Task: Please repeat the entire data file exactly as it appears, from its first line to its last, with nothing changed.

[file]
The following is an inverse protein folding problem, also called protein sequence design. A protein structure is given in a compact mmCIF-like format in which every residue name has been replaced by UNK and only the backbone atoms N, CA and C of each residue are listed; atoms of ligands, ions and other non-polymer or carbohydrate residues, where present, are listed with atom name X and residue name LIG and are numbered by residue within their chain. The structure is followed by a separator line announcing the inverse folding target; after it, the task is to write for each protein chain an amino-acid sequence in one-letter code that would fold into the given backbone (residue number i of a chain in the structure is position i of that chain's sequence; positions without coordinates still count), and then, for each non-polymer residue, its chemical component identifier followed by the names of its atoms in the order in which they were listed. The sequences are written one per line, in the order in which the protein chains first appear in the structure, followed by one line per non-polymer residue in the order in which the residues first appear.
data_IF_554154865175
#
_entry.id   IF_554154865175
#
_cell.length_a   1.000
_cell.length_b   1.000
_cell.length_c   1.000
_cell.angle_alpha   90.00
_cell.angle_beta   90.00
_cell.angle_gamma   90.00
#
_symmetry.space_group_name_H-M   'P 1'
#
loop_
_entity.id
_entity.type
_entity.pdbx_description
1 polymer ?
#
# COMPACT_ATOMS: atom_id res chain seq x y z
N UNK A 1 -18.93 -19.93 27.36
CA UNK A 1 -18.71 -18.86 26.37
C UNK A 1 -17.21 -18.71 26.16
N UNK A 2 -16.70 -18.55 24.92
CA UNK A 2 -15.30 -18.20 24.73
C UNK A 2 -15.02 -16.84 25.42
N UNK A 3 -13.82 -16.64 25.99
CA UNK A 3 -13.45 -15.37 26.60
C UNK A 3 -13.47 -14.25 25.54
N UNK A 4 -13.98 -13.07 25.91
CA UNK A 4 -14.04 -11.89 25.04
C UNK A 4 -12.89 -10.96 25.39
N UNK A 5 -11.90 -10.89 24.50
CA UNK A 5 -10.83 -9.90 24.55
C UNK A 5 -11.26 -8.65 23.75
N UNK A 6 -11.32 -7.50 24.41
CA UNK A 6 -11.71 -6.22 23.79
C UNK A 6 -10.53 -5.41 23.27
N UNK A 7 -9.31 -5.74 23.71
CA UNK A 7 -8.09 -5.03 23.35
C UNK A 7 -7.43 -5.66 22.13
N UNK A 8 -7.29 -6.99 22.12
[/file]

The following is an inverse protein folding problem, also called protein sequence design. A protein structure is given in a compact mmCIF-like format in which every residue name has been replaced by UNK and only the backbone atoms N, CA and C of each residue are listed; atoms of ligands, ions and other non-polymer or carbohydrate residues, where present, are listed with atom name X and residue name LIG and are numbered by residue within their chain. The structure is followed by a separator line announcing the inverse folding target; after it, the task is to write for each protein chain an amino-acid sequence in one-letter code that would fold into the given backbone (residue number i of a chain in the structure is position i of that chain's sequence; positions without coordinates still count), and then, for each non-polymer residue, its chemical component identifier followed by the names of its atoms in the order in which they were listed. The sequences are written one per line, in the order in which the protein chains first appear in the structure, followed by one line per non-polymer residue in the order in which the residues first appear.
data_IF_554154865175
#
_entry.id   IF_554154865175
#
_cell.length_a   1.000
_cell.length_b   1.000
_cell.length_c   1.000
_cell.angle_alpha   90.00
_cell.angle_beta   90.00
_cell.angle_gamma   90.00
#
_symmetry.space_group_name_H-M   'P 1'
#
loop_
_entity.id
_entity.type
_entity.pdbx_description
1 polymer ?
#
# COMPACT_ATOMS: atom_id res chain seq x y z
N UNK A 1 -18.93 -19.93 27.36
CA UNK A 1 -18.71 -18.86 26.37
C UNK A 1 -17.21 -18.71 26.16
N UNK A 2 -16.70 -18.55 24.92
CA UNK A 2 -15.30 -18.20 24.73
C UNK A 2 -15.02 -16.84 25.42
N UNK A 3 -13.82 -16.64 25.99
CA UNK A 3 -13.45 -15.37 26.60
C UNK A 3 -13.47 -14.25 25.54
N UNK A 4 -13.98 -13.07 25.91
CA UNK A 4 -14.04 -11.89 25.04
C UNK A 4 -12.89 -10.96 25.39
N UNK A 5 -11.90 -10.89 24.50
CA UNK A 5 -10.83 -9.90 24.55
C UNK A 5 -11.26 -8.65 23.75
N UNK A 6 -11.32 -7.50 24.41
CA UNK A 6 -11.71 -6.22 23.79
C UNK A 6 -10.53 -5.41 23.27
N UNK A 7 -9.31 -5.74 23.71
CA UNK A 7 -8.09 -5.03 23.35
C UNK A 7 -7.43 -5.66 22.13
N UNK A 8 -7.29 -6.99 22.12